TIP Strategies is a privately held Austin-based economic development consulting firm committed to providing quality solutions for public and private‑sector clients.
This blog is dedicated to exploring new data and trends in economic development.
By: Dennis Yusko
The Saratoga County Board of Supervisors voted Tuesday to create a local development corporation that will lead economic development efforts in the county.
The Saratoga County Prosperity Partnership unites economic development efforts under one umbrella, county leaders said. Its formation was recommended by TIP Strategies of Austin, Texas, which elected officials hired to create the county’s first Economic Development Strategic Plan. County supervisors adopted the plan in March.
The partnership will be managed by 15 board of directors serving two-year terms. County supervisors will appoint the members. Seven were approved on Tuesday to oversee organizational tasks, including adopting bylaws, hiring staff and recommending additional directors from the community. The seven are: County Economic Development Committee Chairman Jack Lawler (R-Waterford), county Economic Development Committee Vice-Chairwoman Anita Daly (R-Clifton Park), county Industrial Development Agency board member Art Johnson (R-Wilton), Brendan Chudy, senior manager and deputy director for GlobalFoundries, Omar Usmani, executive partner of the Aeon Nexus Corporation, Penny Hill, associate dean for Hudson Valley Community College’s Training and Education Center for Semiconductor Manufacturing and Alternative and Renewable Technologies (TEC-SMART) facility in Malta, and Ray Callanan, chairman of the Saratoga County IDA.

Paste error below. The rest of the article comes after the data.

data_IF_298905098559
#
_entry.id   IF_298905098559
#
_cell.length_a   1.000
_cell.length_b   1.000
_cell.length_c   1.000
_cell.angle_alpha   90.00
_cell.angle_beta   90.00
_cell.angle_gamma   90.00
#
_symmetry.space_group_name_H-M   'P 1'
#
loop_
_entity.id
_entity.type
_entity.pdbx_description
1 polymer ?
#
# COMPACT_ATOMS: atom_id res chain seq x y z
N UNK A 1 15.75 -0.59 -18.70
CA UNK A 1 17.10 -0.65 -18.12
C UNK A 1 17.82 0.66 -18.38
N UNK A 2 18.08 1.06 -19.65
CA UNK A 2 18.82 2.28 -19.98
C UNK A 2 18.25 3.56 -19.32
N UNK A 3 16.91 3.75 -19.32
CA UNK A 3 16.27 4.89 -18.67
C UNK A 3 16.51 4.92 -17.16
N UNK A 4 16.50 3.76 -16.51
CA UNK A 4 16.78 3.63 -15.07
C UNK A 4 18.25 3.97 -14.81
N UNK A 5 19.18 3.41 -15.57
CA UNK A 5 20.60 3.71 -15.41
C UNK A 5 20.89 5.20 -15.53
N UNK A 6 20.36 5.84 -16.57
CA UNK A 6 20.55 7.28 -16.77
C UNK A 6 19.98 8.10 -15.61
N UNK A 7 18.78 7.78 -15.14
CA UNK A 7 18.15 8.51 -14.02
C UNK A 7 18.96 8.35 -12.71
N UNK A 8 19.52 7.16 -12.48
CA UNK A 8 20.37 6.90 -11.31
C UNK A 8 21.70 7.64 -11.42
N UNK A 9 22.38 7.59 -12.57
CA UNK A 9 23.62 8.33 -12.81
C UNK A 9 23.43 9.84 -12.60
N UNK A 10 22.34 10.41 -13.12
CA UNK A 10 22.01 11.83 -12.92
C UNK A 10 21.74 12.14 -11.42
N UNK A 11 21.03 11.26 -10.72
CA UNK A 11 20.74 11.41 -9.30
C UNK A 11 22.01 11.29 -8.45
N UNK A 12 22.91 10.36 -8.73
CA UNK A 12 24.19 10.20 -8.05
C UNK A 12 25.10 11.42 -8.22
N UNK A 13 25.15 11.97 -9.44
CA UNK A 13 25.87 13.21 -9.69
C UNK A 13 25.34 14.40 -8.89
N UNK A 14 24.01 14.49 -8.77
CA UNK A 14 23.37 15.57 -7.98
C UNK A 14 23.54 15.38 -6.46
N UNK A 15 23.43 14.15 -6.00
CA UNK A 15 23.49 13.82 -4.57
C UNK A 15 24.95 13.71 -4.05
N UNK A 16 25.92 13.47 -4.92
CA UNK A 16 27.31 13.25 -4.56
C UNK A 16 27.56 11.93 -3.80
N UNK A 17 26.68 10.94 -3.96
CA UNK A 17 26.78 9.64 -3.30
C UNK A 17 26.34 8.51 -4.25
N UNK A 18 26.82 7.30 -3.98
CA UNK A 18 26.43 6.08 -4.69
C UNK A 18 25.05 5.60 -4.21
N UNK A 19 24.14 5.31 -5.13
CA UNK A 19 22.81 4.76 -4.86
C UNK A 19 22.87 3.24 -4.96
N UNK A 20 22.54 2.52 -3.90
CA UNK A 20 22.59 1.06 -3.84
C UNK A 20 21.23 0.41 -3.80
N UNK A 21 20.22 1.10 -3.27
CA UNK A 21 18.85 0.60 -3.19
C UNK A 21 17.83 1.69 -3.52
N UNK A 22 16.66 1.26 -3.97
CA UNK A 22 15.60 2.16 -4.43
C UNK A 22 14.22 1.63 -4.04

The partnership will implement the county’s economic strategic plan in the coming months with a focus on business and industry, tourism and agriculture. It recommends expanding into advanced manufacturing, research and development, clean technology, financial business process outsourcing and specialized distribution. “Catalyst projects” include increasing workforce training in manufacturing technology, improving strategic infrastructure, developing stronger business retention and expansion programs and better marketing and outreach initiatives to target industries, building a strong small business and entrepreneurial support network and more effectively leveraging recreational activities to enhance economic development efforts.
“Today’s vote to create the Saratoga County Prosperity Partnership is a significant moment in our effort to launch a forward-thinking economic development entity that will address the needs of local industry groups and economic development stakeholders,” county Board of Supervisors Chairman Paul Sausville (R-Malta) said. “The partnership will reinvigorate economic development in Saratoga County and work cooperatively with the entire community.”
Posted By: Chris Walker
Migration flows in the United States
Click here for interactive map.